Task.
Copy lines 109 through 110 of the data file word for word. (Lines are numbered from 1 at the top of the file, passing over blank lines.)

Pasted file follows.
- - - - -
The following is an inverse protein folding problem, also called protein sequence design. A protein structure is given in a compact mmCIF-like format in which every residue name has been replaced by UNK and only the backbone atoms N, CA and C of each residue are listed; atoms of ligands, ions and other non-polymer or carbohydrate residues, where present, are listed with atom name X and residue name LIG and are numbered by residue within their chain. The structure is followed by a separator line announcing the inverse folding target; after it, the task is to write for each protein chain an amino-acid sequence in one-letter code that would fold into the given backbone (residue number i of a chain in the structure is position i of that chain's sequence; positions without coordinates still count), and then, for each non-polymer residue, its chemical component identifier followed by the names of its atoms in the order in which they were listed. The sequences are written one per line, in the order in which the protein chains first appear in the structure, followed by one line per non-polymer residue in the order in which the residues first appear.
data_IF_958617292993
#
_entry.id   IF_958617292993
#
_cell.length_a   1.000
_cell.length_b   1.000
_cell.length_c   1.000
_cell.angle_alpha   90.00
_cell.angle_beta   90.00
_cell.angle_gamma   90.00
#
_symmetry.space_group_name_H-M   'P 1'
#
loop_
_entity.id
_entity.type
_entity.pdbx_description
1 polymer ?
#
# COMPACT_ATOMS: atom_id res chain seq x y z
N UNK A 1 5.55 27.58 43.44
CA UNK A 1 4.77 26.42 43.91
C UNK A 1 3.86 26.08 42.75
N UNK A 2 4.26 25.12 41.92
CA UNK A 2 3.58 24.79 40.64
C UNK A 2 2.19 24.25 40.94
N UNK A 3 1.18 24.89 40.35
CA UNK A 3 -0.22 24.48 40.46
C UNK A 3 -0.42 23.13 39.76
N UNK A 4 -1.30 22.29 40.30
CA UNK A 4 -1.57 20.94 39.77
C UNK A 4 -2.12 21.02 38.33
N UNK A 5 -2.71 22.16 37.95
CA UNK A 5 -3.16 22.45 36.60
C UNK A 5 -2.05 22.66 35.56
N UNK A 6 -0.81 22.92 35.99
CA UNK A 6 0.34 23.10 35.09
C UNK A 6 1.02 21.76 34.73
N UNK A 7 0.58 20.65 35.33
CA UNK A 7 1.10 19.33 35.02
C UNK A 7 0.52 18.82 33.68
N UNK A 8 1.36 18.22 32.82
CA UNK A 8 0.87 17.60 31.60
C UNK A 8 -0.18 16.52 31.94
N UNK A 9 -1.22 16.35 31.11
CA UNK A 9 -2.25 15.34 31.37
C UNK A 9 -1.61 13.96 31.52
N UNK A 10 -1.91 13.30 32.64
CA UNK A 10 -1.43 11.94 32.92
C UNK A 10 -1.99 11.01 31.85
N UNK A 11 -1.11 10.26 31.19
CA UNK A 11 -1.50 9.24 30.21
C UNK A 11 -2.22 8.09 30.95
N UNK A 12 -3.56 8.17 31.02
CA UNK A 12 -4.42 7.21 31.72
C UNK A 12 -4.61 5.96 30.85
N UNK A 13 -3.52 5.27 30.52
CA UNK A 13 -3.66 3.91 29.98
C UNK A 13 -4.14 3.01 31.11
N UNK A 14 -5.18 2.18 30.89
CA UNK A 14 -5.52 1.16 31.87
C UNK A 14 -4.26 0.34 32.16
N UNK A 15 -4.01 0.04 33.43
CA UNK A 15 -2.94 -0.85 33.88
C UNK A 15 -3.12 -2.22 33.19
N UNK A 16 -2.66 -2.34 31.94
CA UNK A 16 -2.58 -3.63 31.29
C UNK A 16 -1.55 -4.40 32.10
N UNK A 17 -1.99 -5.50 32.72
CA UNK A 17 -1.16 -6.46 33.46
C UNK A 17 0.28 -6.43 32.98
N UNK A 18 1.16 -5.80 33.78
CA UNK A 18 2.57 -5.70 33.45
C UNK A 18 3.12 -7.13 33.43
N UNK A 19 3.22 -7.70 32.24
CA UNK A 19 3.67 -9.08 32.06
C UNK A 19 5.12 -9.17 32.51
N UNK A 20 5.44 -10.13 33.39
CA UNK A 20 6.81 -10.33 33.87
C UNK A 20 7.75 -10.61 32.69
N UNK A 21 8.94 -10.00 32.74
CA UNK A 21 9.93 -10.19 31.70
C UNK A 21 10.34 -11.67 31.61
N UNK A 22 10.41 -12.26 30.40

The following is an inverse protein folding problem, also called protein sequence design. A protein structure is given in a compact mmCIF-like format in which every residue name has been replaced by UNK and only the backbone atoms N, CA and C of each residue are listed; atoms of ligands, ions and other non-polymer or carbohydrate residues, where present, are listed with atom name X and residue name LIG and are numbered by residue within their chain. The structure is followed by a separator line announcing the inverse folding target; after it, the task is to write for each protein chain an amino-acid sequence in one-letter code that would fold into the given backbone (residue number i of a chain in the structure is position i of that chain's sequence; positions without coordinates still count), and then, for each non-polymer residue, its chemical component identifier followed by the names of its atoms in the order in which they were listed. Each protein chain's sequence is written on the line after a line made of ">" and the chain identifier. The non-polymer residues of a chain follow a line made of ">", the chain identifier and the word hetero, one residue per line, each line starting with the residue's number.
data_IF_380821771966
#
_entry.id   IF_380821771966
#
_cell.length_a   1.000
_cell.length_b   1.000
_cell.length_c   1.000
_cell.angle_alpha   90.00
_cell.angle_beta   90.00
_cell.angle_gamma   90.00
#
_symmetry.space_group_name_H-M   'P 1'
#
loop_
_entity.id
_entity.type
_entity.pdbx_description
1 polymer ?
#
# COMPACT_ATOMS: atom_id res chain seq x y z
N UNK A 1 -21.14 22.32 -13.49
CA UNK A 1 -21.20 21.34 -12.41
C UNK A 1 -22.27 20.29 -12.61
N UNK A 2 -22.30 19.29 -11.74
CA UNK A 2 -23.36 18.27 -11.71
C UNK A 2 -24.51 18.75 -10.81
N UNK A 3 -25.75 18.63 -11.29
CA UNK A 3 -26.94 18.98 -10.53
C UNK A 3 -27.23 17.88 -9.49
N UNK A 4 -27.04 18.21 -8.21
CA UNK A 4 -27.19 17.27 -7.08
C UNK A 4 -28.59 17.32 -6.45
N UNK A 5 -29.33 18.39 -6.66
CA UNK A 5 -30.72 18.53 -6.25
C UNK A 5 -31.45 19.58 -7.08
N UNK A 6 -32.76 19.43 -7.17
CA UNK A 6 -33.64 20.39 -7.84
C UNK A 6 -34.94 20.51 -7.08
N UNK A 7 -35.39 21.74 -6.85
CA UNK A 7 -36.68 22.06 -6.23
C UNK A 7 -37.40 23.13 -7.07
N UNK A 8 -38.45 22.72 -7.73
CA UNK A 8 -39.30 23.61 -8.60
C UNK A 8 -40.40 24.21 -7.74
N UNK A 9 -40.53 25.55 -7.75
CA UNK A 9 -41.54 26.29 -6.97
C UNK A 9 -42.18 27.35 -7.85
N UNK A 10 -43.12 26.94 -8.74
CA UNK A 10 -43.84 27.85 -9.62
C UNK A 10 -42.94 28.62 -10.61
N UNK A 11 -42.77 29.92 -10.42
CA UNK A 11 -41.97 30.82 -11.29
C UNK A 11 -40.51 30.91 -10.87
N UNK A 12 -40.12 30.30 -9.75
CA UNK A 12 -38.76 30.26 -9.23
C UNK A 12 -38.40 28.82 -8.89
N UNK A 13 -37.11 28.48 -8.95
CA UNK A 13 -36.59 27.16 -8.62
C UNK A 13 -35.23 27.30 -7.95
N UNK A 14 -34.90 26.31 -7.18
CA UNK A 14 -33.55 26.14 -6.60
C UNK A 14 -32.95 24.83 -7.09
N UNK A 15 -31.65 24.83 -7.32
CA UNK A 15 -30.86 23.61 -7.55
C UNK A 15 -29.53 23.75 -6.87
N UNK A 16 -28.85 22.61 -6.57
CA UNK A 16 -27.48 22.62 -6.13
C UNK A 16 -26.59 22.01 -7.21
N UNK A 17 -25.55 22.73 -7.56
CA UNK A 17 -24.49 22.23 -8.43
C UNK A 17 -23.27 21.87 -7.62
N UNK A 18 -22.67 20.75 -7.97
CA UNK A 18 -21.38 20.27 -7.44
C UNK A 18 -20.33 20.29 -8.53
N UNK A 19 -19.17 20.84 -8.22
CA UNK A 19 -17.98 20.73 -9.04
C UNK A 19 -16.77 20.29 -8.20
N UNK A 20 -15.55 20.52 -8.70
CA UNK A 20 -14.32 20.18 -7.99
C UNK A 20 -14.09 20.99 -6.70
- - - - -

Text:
C UNK A 1 -22.27 20.29 -12.61
N UNK A 2 -22.30 19.29 -11.74